Church

To the Dying Church: Do What You Came Here to Do

Stained glass window & crucifix, benztsai / Shutterstock.com

Stained glass window & crucifix, benztsai / Shutterstock.com

To the dying church,

I think I missed the moment. It was a pretty big moment, too. At least here in the United States, you were a force to be reckoned with until a few years ago. You helped form the fabric of our society. Pastors were well-respected people of authority. They built great big sanctuaries, and people wore respectable clothing on Sunday mornings. To be fair, you didn’t — and don’t now — always live up to the hype. Sometimes you hide your head in the ground when it’s time to stand up against racism and homophobia. You’re still not so sure about the equality of women. You sometimes sell out to political agendas.

But regardless of the good and the bad, the moment is now over, and you’re dying. Or that’s what they tell me. All that power and influence is fading away. It sounds like some churches are having trouble even keeping the lights on. I know I should mourn for you, but allow me a moment of self-pity here too. What, you thought it was all about you?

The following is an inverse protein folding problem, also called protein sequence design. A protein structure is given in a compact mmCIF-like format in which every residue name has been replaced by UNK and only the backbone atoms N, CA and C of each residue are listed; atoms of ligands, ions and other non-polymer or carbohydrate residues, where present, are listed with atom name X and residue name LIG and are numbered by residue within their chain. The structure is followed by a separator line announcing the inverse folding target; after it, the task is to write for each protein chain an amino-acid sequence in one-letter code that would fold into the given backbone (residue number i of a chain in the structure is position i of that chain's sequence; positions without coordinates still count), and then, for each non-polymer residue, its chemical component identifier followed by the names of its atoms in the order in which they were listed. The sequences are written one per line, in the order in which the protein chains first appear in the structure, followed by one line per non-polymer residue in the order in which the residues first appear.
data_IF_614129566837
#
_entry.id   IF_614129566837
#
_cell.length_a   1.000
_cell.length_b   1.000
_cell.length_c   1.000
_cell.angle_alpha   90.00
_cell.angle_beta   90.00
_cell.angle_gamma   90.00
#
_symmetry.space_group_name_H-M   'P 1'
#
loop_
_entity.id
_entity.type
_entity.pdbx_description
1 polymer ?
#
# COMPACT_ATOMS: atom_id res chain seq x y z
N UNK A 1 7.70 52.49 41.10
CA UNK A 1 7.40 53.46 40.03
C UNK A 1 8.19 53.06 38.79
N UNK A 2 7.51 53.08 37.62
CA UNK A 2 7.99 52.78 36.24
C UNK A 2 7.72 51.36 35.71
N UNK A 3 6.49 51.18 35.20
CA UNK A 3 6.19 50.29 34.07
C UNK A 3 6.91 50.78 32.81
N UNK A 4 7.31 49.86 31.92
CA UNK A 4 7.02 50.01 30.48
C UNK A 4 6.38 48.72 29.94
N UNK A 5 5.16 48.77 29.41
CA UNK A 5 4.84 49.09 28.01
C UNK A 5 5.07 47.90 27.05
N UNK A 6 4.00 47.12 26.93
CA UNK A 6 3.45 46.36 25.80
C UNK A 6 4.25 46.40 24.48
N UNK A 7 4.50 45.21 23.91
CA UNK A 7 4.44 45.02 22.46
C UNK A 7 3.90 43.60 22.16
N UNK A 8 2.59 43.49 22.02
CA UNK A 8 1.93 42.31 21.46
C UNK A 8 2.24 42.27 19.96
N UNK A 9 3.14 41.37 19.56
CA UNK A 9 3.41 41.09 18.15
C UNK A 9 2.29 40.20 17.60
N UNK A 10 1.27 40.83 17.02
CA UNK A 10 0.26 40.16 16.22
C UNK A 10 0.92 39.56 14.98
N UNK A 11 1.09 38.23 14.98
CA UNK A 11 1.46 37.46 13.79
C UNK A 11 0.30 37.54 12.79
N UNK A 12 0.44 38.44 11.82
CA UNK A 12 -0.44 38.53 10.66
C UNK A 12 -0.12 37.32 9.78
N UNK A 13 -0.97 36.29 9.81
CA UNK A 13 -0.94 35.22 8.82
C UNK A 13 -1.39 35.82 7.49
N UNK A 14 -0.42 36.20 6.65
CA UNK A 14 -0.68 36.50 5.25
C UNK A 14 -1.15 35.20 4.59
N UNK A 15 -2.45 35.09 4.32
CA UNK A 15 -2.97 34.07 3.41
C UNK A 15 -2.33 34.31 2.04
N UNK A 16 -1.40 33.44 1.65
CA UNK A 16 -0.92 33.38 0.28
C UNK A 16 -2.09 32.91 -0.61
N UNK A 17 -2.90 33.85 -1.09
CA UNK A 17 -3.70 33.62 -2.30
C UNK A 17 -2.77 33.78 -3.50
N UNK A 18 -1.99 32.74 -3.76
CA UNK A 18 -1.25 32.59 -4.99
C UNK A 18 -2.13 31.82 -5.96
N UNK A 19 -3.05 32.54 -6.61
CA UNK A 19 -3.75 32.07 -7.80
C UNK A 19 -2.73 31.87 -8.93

You see, I’ve been getting ready for a few years now. A bunch of us have. Some of us have grown up with you, and some of us have just met you recently, but we’re all lining up to serve you. Somehow we all have this nagging sense that we’re supposed to be with you in these days, so some of us went to seminary and some went to college to learn youth ministry. We went to conferences and gave up our evenings and weekends to church basements with committees and youth groups. We read books and studied Scripture and prayed and imagined the kingdom of God breaking into the world through you. They call us emerging leaders, and we had a lot of hopes for you.

To the Dying Church: Sharing our Wounds